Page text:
Arts Review, Movies
Michael Grandage, director
John Logan, script based on Max Perkins: Editor of Genius by A. Scott Berg
Starring: Colin Firth (Maxwell Perkins), Jude Law (Thomas Wolfe), Nicole Kidman (Aline Bernstein), Dominic West (Ernest Hemingway), Guy Pearce (F. Scott Fitzgerald), Laura Linney (Louise Sanders)
When a film is titled Genius, the leading man or woman is normally quite obvious. Not in this case. Acclaimed theatre director Michael Grandage, who was the artistic head of the Donmar Warehouse in London for a decade, has chosen to make an uncompromising film debut with the tale of a book editor’s relationship to a major writer, set in long-ago New York, from 1929 through 1938. Considering that the book editor is Maxwell Perkins, who discovered F. Scott Fitzgerald and Ernest Hemingway, and the writer is Thomas Wolfe, a highly acclaimed novelist during that time, it certainly isn’t clear who the “genius” is in Grandage’s film. And perhaps that’s the point.
Wolfe met Perkins in the late 1920s when he was an unpublished novelist and his future editor was the talk of the literary world, having worked with Fitzgerald on The Great Gatsby (1925) and Hemingway on The Sun Also Rises (1926), arguably the most influential novels of the so-called Lost Generation. Perkins saw Wolfe’s talent and in arguably the most successful editorial feat of all time, cut 90,000 words from a prolix autobiographical tome called “O Lost,” transforming it into the brilliant debut novel, Look Homeward, Angel (1929).
After that triumph, the emotionally needy Wolfe became a close friend of Perkins’ wife and five daughters. Many have claimed that Wolfe became his surrogate son, while Perkins may well have become almost a stepfather to the rising youngish author. Over the next six years, Perkins wrestled Wolfe’s 5000 page second novel into a 800 page epic entitled Of Time and the River (1935). This proved to be Wolfe’s only hit although he was already an artistic celebrity after the publication of Look Homeward, Angel.
Genius covers this story in detail, with ample room for the lead actors to dominate proceedings in a way that feels theatrical. Colin Firth is rock solid—a brilliant reactive presence–as Perkins, an old-fashioned man of letters and honour, whose only flaw as a husband and father is an absolute commitment to his work. He’s more than matched by Jude Law, in the best performance of his career, as Wolfe, the wayward Southern boyish man, who wrote—and wrote and wrote!—amazing prose, some of which was awful and some, terrific.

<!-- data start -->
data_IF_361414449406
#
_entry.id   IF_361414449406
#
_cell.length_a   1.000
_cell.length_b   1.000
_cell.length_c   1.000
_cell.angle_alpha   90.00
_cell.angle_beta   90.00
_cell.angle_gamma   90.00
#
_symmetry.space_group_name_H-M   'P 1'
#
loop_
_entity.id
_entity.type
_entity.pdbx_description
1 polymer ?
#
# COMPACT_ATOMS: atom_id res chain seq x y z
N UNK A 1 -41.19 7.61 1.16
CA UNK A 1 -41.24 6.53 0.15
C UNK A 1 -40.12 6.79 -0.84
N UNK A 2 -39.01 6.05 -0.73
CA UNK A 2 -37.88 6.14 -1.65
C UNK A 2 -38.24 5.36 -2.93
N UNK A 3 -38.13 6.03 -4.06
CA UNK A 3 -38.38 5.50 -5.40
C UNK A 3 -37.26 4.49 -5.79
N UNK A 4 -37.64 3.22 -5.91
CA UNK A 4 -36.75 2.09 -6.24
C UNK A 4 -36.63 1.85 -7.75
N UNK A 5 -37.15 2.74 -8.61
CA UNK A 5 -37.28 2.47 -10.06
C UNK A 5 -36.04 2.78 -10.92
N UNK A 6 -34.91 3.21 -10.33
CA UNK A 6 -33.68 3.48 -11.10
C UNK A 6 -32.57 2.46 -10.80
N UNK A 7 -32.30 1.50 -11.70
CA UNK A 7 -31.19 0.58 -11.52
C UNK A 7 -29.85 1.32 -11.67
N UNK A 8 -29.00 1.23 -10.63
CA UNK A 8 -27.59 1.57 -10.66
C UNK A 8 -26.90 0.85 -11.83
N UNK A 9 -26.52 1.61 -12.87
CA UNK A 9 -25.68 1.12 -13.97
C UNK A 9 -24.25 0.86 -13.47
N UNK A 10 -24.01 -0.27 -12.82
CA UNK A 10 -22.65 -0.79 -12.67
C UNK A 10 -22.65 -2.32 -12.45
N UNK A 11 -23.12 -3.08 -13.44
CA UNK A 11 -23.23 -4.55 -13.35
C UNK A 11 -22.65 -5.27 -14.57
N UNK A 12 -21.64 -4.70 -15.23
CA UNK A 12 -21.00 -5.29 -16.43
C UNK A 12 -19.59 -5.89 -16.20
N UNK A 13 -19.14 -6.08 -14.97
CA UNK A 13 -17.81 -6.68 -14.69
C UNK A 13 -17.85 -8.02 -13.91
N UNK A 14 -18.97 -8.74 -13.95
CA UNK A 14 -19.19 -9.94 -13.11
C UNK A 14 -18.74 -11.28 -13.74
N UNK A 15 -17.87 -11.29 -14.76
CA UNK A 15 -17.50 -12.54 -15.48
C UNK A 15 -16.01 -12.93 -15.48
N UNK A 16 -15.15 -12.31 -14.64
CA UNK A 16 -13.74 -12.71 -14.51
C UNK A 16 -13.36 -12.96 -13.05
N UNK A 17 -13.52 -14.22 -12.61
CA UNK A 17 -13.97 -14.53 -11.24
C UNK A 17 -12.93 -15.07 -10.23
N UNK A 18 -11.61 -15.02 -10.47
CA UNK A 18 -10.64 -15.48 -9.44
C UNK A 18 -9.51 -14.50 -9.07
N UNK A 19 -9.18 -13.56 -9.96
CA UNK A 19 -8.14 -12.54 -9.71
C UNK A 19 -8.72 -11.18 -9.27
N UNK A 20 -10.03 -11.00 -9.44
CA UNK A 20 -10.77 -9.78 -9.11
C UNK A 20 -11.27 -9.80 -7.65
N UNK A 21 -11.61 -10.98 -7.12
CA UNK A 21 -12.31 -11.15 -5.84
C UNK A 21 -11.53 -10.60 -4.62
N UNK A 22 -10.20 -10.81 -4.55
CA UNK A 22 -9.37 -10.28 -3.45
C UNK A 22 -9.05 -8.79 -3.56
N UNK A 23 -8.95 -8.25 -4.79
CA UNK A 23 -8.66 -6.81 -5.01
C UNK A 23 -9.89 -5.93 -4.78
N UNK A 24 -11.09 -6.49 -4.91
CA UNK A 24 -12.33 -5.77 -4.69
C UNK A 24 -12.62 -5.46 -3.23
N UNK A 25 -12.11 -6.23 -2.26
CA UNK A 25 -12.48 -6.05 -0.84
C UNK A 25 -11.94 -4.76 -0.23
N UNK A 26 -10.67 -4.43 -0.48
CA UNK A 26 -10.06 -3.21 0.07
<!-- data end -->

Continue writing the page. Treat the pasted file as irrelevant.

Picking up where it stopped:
In a neat trick, Grandage’s cast is made up of Aussie and Brits, with the exception of American Laura Linney, who has very little to do as Perkins’ loving wife and mother of their children. It’s vaguely disconcerting to see Australians Guy Pearce and Nicole Kidman as F. Scott Fitzgerald and Aline Bernstein (Wolfe’s supportive lover, who eventually is discarded by the novelist). And it’s almost risible when Brit Dominic West shows up as Hemingway. You can imagine Firth, Law and West heading off to the pub to talk over Brexit and England at the Euros instead of such weighty matters as who should write the Great American Novel: Hem, Fitz or Wolfe.
Genius covers quite well the drama of the messy break-up of the Wolfe-Perkins partnership followed soon after by the young novelist’s sad demise. But it’s also fair to say that Grandage has erred in making the film rather too arty for its own good. I don’t think I’ve seen a film with this dark a palate since some of the film noir parodies of the past couple of decades. Kidman is also dealt with unfairly: her Aline Bernstein is a fascinating neurotic character undone by a poor script, which doesn’t give her a fighting chance to express herself.
For lovers of literature, Genius is a must-see. It does right by your bookish heroes. Jude Law and Colin Firth fans should be pleased, too. For others, well, streaming should be happening soon.
Written by Marc Glassman
Adjunct Professor, Ryerson University
Director, Pages UnBound: the festival and series
Editor, POV Magazine
Editor, Montage Magazine
Film Critic, The New Classical FM
Film programmer, Planet in Focus
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